honey bees on frame

Extension & Outreach


Buzzy Bee Blog

Click here to read our blog and stay up to date with current WSU Bee Program events and achievements!

Request a Speaker

Are you looking for someone from our program to speak at one of your club meetings or events? Click here to find a list of people who may be available!

Beekeeper Resources

Click here to find useful information about honey bee health surveys and programs for beekeepers!

Diagnostic Aid

Here you will find information about how to quantify Nosema or dissect your bees for tracheal mites. Are you looking for a diagnostic lab to send honey bee samples to? Click here for more!

Master Beekeeper Program

WSU Bee Program has partnered with the WASBA to create a new master beekeeper certification, click here to learn more!

Bee-yond Honey Bees

Are you looking for information about the diversity of pollinators, or mason bee care? Click here for more!

Contact the Program Extension Coordinator


Extension Publications

honey bee on canola flower

Pollinators in Canola in the Pacific Northwest

Authors: Rae Olsson, Karen Sowers & David Crowder

northern giant hornet

The Asian Giant Hornet – What the Public and Beekeepers Need to Know

Authors: Susan Cobey, Timothy Lawrence & Michael Jensen

honey bee pollinating flower

Neonicotinoid Pesticides and Honey Bees

Authors: Timothy Lawrence & Walter (Steve) Sheppard

bumble bee on flower

A Citizen Science Guide to Wild Bees and Floral Visitors in Western Washington

Authors: Elias Bloom, Rae Olsson, & David Crowder

leaf cutter bee pollinating flower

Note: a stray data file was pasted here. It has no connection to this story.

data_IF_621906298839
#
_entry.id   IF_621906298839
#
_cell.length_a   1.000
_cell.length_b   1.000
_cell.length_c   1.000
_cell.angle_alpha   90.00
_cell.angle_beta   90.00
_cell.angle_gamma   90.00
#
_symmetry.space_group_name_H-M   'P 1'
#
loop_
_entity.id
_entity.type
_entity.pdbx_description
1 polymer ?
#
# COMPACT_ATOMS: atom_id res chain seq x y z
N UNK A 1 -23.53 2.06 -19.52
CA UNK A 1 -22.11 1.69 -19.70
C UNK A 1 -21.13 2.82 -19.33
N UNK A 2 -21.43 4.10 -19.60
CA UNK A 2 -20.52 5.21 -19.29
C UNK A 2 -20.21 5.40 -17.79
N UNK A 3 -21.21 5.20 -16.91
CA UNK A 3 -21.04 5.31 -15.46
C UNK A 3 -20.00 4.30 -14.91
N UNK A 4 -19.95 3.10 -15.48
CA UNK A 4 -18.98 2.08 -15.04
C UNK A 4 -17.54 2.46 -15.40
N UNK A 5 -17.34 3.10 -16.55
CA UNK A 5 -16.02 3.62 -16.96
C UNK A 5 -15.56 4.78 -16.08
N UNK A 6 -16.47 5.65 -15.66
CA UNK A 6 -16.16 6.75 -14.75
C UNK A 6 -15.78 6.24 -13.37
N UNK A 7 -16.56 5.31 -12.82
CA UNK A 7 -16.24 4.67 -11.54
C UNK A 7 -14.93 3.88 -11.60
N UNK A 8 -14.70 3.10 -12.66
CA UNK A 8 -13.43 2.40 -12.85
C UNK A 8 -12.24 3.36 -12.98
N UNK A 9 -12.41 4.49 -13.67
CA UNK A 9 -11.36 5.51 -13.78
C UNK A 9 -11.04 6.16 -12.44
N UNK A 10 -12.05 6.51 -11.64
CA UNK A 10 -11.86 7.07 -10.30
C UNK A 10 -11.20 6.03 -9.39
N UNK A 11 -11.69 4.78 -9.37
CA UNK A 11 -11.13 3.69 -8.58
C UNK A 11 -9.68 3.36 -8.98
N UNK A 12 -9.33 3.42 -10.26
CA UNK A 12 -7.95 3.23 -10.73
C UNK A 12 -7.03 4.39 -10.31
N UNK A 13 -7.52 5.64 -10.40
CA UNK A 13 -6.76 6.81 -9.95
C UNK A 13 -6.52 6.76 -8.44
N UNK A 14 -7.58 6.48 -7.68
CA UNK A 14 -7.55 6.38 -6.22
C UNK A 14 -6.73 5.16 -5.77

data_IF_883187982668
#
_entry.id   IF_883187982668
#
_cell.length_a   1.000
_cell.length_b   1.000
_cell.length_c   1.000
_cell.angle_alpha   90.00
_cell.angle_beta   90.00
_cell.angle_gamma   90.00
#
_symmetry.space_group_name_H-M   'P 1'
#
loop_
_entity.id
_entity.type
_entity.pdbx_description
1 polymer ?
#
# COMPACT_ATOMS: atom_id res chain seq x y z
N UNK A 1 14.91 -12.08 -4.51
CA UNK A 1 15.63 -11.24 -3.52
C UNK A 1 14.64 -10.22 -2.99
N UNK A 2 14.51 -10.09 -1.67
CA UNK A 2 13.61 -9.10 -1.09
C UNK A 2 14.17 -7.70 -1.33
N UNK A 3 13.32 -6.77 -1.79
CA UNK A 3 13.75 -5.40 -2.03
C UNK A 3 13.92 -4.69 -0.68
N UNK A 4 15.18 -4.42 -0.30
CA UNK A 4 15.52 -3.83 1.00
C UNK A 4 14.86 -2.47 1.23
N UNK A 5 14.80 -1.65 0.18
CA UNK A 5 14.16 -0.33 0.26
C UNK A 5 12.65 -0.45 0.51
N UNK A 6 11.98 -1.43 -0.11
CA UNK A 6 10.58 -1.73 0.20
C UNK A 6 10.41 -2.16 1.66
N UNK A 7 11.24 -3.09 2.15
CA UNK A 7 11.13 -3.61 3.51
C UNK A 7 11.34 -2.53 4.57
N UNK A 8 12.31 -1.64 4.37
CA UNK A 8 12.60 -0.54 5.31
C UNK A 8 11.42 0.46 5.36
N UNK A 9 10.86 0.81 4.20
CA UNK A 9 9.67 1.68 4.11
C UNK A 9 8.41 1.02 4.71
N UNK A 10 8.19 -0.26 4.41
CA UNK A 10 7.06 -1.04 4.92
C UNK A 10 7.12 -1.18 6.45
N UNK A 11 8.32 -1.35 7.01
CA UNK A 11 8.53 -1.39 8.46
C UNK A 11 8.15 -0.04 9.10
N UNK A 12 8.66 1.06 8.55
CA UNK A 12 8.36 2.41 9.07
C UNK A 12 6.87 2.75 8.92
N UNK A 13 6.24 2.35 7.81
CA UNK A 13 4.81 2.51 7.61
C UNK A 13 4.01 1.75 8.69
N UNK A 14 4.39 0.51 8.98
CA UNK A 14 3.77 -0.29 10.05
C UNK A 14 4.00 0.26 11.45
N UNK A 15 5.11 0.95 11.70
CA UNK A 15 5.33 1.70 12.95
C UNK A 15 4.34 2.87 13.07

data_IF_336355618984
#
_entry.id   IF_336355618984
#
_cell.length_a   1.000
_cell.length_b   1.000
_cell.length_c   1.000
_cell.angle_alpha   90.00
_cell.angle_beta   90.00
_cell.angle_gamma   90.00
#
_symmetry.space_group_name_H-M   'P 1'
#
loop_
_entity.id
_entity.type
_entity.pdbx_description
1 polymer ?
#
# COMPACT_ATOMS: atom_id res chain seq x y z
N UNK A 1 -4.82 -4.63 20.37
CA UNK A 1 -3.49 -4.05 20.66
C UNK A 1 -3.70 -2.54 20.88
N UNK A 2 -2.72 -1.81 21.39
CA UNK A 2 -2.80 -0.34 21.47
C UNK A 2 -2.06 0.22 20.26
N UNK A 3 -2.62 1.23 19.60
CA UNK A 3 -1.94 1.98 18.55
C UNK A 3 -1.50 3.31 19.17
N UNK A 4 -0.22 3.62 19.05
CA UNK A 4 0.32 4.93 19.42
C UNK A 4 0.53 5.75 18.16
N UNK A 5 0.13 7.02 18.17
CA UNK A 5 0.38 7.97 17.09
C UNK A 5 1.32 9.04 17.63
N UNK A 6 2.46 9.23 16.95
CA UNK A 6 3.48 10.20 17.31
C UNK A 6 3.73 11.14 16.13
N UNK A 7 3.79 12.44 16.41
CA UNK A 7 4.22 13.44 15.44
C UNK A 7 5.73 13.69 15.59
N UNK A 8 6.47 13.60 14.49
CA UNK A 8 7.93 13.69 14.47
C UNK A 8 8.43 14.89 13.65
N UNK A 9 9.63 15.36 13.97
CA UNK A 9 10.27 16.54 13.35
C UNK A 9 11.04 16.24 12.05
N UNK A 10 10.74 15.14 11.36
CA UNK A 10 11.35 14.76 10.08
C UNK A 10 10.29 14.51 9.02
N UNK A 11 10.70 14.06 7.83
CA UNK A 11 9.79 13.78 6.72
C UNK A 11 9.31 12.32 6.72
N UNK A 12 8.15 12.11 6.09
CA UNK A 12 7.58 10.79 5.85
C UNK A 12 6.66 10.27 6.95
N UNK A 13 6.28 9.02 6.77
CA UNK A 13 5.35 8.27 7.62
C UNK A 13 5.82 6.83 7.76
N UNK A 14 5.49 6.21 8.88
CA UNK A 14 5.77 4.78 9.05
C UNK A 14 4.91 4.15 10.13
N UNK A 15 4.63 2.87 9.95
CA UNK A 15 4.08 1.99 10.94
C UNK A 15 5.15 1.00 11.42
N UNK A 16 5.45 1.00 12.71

Megachilid Bees in the Pacific Northwest: An Introduction

Authors: Samantha Roof & Sandra DeBano

bumble bee nest box

Washington Bumble Bees in Home Yards and Gardens

Authors: David Pehling & Jenny

cavity nesting bee on flower

An Introduction to Cavity-Nesting Bees in the Puget Sound Region

Authors: Elias Bloom, Rae Olsson, Emily Wine, Robert Schaeffer, & David Crowder


Spotlight: Media Reports

syrphid pollinating fly on flower

WSU researcher finds promise in pollinators that aren’t bees

While bees are undoubtedly more efficient pollinators, thanks to feather-like hairs encircling their bodies, a recently published study out of WSU found that more than a third of the insects visiting flowers were not bees, and may have a significant part to play in transporting pollen from plant to plant.

Authors: Scott Jackson

Image of bee yard

Cold Rooms for Bee Work, Not Just Bee Storage

Bryan Ashurst of Ashurst Bee Company has been coming up with innovative ways to combat the skyrocketing outdoor temperatures in the desert between the Salton Sea and Mexico. Bryan uses cold storage as a venue for some of his spring and summer management, starting as early as the bees return from almond pollination.

Author: Kelly Kulhanek

a group of people looking at honey  bee insemination process

Building a Better Bee

WSU Entomologists use bee semen collected from all around the world as part of breeding projects to improve genetics of honey bees.

Authors: Ross Courtney & Tj Mullinax